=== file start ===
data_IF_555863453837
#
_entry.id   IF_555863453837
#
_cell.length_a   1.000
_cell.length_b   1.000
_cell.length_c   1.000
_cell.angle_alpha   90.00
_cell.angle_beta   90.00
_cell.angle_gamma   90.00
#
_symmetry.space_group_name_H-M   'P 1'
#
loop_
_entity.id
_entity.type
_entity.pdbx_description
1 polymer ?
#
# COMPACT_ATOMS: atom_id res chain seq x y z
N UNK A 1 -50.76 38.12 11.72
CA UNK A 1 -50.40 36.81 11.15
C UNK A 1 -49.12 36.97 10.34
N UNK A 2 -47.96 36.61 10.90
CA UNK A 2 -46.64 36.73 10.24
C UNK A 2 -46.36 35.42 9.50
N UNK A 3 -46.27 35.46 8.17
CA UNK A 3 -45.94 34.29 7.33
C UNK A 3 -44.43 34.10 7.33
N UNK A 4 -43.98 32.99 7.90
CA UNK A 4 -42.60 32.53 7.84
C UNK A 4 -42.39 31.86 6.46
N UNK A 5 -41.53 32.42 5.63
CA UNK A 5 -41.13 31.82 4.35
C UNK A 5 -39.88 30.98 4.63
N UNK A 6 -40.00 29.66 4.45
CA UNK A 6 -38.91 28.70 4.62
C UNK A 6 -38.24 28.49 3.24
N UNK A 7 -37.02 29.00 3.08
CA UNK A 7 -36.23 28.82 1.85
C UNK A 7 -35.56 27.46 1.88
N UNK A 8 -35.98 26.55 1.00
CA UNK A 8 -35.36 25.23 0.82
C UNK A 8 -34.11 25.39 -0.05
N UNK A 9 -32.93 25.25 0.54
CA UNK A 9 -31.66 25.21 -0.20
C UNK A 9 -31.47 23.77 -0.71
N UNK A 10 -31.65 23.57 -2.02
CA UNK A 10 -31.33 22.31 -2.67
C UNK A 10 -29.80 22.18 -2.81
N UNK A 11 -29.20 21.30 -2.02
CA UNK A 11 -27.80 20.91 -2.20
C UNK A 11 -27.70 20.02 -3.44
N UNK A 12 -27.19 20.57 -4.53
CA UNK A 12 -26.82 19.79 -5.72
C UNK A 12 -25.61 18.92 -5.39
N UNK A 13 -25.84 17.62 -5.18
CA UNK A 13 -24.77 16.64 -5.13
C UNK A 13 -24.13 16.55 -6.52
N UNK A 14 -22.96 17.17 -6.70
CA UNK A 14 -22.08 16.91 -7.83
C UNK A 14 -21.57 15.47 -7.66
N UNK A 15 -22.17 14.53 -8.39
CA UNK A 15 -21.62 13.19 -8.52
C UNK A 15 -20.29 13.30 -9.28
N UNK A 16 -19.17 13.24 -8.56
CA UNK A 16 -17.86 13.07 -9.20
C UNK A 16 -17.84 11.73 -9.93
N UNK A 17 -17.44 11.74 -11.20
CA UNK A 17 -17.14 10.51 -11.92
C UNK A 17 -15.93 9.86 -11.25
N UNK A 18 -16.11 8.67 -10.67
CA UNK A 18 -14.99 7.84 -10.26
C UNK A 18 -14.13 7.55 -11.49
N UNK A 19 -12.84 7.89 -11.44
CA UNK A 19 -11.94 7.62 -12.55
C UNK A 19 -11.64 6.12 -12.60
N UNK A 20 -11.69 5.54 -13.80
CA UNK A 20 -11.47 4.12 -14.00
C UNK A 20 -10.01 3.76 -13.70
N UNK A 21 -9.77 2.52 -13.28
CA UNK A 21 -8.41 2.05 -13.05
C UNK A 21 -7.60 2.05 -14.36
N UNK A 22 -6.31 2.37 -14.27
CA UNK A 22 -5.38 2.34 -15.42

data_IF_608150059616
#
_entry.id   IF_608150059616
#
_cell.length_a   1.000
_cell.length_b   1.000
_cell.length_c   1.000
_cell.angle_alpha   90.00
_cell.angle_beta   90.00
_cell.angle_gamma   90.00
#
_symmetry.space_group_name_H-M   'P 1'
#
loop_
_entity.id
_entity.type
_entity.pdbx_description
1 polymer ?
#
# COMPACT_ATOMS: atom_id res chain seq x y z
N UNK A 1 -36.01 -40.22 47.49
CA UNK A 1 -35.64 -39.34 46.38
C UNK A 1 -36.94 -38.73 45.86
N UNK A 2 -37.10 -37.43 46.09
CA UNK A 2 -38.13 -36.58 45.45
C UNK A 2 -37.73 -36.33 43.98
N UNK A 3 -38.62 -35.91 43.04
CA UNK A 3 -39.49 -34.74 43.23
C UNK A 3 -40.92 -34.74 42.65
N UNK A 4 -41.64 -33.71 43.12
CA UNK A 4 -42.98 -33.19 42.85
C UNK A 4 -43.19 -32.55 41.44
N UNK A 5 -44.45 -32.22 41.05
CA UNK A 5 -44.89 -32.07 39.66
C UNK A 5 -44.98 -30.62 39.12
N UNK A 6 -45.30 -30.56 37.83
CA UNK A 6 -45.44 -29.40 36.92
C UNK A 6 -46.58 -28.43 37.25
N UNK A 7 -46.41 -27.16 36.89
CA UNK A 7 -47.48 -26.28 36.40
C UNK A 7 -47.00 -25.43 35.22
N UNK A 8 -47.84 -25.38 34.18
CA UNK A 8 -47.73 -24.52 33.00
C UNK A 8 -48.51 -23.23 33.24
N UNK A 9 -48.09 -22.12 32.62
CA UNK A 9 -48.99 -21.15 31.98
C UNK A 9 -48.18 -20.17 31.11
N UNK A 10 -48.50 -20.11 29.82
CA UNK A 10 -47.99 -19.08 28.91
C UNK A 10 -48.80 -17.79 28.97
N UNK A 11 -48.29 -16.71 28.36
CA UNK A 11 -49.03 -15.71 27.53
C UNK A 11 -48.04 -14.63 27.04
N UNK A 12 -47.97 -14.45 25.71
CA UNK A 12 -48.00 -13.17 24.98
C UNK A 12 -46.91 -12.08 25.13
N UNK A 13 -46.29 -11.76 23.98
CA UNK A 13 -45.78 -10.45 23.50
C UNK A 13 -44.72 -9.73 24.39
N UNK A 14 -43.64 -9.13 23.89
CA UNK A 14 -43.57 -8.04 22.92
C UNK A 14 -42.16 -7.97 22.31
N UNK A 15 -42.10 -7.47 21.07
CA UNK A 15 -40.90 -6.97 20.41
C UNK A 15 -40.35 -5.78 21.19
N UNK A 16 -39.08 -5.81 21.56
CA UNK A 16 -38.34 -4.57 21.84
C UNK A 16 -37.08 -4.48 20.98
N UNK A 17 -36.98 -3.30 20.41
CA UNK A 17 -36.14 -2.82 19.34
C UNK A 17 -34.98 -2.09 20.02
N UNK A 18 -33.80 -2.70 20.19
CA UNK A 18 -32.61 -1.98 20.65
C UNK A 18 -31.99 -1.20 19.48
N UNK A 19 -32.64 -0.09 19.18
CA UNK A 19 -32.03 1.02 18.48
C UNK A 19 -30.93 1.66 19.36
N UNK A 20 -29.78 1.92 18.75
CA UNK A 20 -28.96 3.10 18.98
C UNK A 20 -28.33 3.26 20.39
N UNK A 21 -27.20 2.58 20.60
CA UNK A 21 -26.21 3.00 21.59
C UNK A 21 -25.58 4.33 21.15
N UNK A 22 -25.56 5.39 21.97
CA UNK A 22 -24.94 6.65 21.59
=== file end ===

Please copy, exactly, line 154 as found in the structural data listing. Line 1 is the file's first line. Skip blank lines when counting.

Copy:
N UNK A 17 -36.98 -3.30 20.41